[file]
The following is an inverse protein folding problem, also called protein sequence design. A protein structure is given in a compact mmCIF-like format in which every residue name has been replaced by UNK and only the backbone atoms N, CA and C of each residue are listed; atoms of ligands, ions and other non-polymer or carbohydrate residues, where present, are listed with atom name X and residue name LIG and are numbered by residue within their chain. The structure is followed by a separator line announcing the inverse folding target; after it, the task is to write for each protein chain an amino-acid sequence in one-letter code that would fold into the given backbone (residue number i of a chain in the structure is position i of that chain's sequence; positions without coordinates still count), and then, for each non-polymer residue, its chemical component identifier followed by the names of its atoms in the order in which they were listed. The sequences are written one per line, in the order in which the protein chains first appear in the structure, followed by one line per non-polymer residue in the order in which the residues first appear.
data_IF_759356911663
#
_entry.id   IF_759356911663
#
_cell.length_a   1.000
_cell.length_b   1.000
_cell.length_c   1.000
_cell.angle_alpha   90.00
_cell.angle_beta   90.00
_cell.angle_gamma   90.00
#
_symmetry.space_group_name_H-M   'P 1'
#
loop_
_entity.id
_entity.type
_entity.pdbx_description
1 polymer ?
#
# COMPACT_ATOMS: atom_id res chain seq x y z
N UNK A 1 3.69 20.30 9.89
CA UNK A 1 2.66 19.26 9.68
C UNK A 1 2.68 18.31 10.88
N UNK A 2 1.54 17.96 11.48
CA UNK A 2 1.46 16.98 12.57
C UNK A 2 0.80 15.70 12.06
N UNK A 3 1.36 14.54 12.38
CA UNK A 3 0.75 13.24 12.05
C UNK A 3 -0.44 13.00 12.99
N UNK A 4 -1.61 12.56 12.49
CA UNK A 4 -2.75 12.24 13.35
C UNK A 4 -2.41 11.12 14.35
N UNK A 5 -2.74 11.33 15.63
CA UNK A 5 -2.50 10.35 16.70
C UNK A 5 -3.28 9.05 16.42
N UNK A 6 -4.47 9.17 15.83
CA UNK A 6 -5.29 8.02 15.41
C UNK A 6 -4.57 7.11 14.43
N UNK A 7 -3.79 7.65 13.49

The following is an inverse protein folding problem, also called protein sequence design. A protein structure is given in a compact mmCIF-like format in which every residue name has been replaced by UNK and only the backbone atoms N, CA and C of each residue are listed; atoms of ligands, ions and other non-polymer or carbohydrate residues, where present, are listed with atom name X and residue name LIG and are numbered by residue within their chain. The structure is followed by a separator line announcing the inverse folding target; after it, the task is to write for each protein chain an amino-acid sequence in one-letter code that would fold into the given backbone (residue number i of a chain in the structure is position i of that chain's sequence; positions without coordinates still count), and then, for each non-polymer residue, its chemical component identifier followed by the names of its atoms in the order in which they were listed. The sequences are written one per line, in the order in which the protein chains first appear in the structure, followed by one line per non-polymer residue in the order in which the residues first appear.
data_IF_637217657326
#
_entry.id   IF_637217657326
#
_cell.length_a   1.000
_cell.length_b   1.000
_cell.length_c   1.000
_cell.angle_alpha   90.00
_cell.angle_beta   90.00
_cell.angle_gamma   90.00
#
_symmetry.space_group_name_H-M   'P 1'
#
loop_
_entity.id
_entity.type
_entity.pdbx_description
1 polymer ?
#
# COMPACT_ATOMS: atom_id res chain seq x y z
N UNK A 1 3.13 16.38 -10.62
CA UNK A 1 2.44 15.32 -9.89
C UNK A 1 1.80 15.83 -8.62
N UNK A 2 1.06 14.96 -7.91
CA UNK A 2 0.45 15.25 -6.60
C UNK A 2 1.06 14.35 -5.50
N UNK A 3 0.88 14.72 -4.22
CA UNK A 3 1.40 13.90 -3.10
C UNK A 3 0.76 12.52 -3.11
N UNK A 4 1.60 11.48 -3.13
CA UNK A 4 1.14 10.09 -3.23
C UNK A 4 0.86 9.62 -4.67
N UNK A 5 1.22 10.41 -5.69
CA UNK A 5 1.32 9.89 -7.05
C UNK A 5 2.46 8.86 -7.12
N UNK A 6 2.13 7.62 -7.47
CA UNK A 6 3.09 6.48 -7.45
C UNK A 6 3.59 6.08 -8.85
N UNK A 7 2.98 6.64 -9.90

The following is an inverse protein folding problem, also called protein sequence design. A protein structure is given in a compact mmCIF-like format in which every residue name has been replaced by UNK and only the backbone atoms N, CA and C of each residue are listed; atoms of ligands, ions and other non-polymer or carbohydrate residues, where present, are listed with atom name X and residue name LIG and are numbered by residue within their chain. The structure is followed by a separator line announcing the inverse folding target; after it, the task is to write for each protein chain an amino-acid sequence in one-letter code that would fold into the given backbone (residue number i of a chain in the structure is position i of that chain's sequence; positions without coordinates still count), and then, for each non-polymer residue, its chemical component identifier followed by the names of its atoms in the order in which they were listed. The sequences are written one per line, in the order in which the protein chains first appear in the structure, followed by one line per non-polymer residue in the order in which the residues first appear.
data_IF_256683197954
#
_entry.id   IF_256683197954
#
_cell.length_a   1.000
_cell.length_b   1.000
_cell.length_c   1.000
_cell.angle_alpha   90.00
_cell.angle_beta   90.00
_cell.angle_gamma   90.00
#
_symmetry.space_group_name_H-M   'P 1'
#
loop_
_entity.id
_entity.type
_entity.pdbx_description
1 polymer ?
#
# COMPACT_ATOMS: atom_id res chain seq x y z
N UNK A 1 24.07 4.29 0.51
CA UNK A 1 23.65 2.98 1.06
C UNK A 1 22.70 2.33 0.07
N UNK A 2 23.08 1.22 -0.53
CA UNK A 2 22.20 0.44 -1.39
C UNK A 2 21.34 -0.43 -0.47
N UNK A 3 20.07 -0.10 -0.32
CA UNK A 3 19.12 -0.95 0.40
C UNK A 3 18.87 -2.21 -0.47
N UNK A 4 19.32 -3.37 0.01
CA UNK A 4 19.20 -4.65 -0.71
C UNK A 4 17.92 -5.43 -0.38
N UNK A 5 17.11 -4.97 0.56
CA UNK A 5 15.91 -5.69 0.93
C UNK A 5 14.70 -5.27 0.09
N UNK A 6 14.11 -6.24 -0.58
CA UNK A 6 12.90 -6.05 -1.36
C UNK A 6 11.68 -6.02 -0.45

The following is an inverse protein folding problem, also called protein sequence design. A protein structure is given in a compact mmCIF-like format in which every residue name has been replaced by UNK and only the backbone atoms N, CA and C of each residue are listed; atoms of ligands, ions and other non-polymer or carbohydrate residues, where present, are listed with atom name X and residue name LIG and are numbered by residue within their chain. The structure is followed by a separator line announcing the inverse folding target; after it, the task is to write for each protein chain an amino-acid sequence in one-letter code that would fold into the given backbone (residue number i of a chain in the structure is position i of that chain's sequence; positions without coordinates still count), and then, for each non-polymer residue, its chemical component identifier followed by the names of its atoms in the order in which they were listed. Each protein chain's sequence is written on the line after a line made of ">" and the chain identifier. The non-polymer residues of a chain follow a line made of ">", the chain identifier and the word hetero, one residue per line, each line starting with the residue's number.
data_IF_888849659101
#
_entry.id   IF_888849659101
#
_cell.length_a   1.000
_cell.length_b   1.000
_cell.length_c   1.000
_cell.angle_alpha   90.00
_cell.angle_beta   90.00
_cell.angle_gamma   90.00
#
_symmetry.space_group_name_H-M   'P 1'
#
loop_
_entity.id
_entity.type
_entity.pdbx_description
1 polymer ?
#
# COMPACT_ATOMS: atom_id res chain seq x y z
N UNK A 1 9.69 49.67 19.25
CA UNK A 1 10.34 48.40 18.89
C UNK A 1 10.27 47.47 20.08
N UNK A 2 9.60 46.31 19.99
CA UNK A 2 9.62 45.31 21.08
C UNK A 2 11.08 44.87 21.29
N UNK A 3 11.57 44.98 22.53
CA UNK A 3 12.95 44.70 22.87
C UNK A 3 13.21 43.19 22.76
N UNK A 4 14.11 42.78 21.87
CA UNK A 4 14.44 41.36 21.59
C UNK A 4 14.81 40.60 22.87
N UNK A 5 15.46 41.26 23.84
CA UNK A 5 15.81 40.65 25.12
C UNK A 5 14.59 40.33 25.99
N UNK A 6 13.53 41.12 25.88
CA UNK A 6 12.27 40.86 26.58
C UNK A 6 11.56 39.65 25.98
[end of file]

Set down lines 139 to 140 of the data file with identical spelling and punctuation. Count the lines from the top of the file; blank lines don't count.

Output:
#
# COMPACT_ATOMS: atom_id res chain seq x y z